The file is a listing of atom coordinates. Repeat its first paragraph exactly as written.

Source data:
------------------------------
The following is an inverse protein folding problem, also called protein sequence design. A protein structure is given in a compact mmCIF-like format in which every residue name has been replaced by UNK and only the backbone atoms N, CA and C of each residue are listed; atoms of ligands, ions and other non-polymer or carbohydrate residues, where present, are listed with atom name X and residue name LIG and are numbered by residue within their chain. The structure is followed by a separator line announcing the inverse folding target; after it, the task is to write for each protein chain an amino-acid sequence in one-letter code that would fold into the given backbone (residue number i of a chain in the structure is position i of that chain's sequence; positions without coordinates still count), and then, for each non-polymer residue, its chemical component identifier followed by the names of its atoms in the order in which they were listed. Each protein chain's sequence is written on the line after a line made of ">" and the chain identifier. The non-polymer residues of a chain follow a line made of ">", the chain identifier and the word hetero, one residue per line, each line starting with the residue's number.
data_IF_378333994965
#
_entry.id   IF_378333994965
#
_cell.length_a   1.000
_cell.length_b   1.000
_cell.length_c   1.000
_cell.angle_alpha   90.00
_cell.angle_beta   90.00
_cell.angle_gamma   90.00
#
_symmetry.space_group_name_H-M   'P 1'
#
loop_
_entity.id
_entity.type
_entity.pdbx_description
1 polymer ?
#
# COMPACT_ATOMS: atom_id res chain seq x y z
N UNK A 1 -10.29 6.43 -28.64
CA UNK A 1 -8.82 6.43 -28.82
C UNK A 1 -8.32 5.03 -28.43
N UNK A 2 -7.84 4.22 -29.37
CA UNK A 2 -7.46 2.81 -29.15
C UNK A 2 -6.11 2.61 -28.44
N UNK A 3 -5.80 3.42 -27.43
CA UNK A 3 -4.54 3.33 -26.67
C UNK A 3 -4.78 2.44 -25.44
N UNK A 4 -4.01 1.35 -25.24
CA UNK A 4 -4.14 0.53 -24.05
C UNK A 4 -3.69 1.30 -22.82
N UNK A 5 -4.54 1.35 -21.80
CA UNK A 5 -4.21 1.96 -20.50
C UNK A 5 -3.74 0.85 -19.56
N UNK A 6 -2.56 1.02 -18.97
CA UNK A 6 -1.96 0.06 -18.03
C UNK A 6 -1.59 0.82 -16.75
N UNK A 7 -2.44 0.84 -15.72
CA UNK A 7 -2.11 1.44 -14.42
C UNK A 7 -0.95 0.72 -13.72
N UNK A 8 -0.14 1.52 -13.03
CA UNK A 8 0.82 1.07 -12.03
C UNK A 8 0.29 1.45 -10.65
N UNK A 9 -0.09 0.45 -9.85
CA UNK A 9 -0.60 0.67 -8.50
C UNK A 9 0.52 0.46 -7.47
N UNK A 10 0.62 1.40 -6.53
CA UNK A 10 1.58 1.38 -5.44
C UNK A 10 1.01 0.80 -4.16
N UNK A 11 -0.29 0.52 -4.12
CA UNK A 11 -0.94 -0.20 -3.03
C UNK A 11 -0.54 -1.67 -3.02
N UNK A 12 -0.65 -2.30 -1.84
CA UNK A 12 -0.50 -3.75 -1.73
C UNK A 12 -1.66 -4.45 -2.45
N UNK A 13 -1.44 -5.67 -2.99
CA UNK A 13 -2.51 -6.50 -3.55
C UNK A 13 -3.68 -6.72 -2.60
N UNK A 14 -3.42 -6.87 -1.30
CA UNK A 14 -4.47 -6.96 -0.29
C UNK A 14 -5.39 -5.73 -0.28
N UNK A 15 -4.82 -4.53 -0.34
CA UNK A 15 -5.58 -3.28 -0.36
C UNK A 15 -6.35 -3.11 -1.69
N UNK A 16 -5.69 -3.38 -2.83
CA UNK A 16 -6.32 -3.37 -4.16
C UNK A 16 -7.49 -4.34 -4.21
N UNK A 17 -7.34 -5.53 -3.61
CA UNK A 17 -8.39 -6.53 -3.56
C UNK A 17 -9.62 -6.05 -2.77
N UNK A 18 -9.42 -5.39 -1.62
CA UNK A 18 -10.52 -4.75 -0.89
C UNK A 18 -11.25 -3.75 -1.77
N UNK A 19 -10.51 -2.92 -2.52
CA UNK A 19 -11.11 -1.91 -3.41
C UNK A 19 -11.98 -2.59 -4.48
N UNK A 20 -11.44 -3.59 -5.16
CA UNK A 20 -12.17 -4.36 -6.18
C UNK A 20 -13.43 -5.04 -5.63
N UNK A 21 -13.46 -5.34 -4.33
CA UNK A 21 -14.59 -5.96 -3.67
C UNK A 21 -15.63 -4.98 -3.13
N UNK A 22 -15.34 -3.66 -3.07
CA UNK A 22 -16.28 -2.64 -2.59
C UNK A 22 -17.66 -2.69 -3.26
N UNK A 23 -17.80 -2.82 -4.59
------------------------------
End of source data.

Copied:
The following is an inverse protein folding problem, also called protein sequence design. A protein structure is given in a compact mmCIF-like format in which every residue name has been replaced by UNK and only the backbone atoms N, CA and C of each residue are listed; atoms of ligands, ions and other non-polymer or carbohydrate residues, where present, are listed with atom name X and residue name LIG and are numbered by residue within their chain. The structure is followed by a separator line announcing the inverse folding target; after it, the task is to write for each protein chain an amino-acid sequence in one-letter code that would fold into the given backbone (residue number i of a chain in the structure is position i of that chain's sequence; positions without coordinates still count), and then, for each non-polymer residue, its chemical component identifier followed by the names of its atoms in the order in which they were listed. Each protein chain's sequence is written on the line after a line made of ">" and the chain identifier. The non-polymer residues of a chain follow a line made of ">", the chain identifier and the word hetero, one residue per line, each line starting with the residue's number.